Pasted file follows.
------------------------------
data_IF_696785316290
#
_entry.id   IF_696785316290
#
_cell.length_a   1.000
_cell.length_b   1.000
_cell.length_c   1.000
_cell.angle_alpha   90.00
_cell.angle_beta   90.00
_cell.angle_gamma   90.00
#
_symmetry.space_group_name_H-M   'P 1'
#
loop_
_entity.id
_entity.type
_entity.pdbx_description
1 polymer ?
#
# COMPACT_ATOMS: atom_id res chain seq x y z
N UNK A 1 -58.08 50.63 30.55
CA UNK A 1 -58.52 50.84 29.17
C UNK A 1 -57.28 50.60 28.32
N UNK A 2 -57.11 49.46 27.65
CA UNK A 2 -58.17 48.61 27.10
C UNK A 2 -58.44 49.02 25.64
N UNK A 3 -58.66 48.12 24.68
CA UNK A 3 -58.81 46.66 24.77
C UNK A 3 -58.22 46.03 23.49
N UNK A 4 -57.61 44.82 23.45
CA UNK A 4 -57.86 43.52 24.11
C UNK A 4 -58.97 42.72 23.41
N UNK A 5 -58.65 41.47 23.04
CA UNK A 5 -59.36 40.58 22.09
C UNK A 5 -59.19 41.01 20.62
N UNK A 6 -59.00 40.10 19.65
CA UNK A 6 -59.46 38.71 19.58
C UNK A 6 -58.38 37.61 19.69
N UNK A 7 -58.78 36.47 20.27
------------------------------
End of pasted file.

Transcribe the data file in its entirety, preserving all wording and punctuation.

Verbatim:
data_IF_696785316290
#
_entry.id   IF_696785316290
#
_cell.length_a   1.000
_cell.length_b   1.000
_cell.length_c   1.000
_cell.angle_alpha   90.00
_cell.angle_beta   90.00
_cell.angle_gamma   90.00
#
_symmetry.space_group_name_H-M   'P 1'
#
loop_
_entity.id
_entity.type
_entity.pdbx_description
1 polymer ?
#
# COMPACT_ATOMS: atom_id res chain seq x y z
N UNK A 1 -58.08 50.63 30.55
CA UNK A 1 -58.52 50.84 29.17
C UNK A 1 -57.28 50.60 28.32
N UNK A 2 -57.11 49.46 27.65
CA UNK A 2 -58.17 48.61 27.10
C UNK A 2 -58.44 49.02 25.64
N UNK A 3 -58.66 48.12 24.68
CA UNK A 3 -58.81 46.66 24.77
C UNK A 3 -58.22 46.03 23.49
N UNK A 4 -57.61 44.82 23.45
CA UNK A 4 -57.86 43.52 24.11
C UNK A 4 -58.97 42.72 23.41
N UNK A 5 -58.65 41.47 23.04
CA UNK A 5 -59.36 40.58 22.09
C UNK A 5 -59.19 41.01 20.62
N UNK A 6 -59.00 40.10 19.65
CA UNK A 6 -59.46 38.71 19.58
C UNK A 6 -58.38 37.61 19.69
N UNK A 7 -58.78 36.47 20.27